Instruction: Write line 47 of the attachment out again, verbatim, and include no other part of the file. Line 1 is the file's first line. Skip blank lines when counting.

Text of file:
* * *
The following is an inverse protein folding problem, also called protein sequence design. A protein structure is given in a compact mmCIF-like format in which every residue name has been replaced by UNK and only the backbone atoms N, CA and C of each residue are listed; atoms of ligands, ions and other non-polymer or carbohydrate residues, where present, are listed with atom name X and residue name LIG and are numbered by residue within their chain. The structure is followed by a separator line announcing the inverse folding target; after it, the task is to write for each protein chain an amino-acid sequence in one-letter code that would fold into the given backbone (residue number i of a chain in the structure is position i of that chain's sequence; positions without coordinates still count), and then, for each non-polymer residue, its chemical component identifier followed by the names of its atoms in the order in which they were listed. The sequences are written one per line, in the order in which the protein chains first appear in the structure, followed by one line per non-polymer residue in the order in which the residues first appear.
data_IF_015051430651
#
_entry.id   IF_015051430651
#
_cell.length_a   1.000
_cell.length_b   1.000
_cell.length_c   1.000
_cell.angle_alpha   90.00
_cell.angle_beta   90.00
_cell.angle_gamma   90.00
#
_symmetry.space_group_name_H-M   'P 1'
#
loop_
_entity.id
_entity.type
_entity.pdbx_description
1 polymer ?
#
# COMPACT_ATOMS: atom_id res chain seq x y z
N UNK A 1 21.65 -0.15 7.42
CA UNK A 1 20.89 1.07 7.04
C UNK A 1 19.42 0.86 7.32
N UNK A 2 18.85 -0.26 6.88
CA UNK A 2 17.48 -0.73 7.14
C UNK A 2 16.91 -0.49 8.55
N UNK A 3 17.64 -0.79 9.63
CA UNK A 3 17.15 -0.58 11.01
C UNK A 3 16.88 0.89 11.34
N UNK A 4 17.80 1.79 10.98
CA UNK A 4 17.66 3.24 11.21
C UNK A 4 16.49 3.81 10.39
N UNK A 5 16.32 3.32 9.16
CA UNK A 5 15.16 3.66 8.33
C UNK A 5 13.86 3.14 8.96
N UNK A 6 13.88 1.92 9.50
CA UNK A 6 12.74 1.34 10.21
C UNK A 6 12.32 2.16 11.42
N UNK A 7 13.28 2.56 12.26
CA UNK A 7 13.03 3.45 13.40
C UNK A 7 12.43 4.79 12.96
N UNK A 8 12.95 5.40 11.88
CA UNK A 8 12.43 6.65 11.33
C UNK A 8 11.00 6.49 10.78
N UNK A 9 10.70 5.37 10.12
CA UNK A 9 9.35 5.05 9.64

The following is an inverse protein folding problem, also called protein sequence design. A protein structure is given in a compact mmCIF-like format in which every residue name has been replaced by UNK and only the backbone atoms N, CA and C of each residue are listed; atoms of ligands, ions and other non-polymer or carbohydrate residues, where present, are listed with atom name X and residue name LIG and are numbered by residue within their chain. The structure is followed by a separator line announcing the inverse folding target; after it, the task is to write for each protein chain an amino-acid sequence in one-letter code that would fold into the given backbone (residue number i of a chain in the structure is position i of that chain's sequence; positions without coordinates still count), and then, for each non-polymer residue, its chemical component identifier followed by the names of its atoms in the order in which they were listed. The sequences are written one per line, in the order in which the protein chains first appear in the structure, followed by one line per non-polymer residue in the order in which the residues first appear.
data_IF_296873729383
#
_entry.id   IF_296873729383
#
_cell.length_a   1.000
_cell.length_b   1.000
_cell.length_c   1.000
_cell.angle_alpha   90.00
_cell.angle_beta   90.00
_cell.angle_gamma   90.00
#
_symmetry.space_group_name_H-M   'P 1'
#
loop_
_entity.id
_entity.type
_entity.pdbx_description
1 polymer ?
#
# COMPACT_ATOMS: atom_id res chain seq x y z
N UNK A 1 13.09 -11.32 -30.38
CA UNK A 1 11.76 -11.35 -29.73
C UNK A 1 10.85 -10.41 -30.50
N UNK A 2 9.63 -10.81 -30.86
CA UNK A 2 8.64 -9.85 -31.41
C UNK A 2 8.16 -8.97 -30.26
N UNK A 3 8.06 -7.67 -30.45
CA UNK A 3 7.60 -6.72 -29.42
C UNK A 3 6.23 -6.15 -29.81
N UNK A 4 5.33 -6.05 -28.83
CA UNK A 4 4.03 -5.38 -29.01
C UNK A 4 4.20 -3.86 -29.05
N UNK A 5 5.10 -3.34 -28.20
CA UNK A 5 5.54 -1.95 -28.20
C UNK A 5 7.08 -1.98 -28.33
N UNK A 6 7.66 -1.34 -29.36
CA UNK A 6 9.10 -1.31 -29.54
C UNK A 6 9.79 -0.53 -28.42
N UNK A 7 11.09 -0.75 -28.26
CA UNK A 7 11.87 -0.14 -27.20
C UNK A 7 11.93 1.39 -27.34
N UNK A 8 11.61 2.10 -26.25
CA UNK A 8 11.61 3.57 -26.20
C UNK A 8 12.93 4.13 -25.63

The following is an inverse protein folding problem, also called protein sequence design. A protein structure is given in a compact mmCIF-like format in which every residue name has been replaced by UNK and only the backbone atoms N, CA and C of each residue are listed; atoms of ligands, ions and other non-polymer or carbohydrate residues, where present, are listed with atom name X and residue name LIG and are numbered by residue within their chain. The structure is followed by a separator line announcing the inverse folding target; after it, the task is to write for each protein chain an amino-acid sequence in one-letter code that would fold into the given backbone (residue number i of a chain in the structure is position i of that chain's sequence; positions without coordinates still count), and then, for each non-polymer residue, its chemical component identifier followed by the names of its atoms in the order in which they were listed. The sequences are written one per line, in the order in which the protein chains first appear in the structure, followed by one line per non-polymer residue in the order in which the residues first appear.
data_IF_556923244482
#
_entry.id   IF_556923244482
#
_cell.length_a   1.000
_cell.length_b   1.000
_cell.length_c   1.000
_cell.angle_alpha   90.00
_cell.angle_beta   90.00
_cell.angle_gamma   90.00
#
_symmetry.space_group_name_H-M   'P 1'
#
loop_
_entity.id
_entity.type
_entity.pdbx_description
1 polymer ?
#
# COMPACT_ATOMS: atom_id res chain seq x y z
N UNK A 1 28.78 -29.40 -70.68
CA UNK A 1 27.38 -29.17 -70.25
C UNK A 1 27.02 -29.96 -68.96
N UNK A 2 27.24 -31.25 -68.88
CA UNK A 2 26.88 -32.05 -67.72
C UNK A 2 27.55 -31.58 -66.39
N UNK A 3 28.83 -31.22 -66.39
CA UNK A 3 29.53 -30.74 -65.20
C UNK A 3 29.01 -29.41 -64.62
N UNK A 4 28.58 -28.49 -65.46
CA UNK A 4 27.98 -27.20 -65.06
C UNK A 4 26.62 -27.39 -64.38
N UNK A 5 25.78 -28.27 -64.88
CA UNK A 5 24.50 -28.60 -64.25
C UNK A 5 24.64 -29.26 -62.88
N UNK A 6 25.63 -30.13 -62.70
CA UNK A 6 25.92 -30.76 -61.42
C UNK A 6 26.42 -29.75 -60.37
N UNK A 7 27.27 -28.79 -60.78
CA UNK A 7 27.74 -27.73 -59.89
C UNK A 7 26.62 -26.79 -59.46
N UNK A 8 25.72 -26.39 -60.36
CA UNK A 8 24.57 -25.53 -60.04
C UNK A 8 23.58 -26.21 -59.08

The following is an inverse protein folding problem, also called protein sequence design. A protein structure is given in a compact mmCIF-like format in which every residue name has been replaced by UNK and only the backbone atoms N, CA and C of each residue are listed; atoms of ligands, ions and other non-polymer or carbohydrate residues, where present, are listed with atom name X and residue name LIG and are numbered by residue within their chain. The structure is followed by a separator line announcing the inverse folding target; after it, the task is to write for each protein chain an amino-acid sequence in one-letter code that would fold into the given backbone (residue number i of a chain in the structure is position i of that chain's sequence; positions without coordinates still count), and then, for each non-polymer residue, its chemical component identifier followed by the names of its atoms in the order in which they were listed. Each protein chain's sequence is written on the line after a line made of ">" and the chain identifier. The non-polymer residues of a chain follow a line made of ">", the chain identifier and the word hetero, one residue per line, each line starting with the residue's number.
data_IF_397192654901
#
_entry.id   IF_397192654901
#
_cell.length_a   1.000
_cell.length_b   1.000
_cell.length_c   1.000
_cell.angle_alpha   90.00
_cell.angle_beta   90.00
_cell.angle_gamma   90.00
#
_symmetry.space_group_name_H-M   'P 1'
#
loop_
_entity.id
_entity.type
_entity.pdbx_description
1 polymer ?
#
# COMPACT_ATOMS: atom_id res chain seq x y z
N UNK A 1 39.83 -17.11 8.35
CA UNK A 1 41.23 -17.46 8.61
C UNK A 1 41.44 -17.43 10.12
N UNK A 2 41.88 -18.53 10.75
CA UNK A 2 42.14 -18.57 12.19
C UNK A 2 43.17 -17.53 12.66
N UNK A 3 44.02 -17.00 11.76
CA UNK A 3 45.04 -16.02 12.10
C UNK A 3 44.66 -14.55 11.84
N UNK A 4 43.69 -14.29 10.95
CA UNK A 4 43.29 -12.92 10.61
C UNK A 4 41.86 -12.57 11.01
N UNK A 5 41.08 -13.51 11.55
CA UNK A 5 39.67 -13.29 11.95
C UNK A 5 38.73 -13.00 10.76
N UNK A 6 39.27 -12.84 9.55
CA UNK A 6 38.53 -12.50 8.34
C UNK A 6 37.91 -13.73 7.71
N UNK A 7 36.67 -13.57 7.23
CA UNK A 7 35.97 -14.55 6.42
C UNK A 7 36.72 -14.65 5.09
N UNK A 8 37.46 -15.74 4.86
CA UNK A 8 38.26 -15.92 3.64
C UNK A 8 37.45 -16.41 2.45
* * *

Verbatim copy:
CA UNK A 9 9.35 5.05 9.64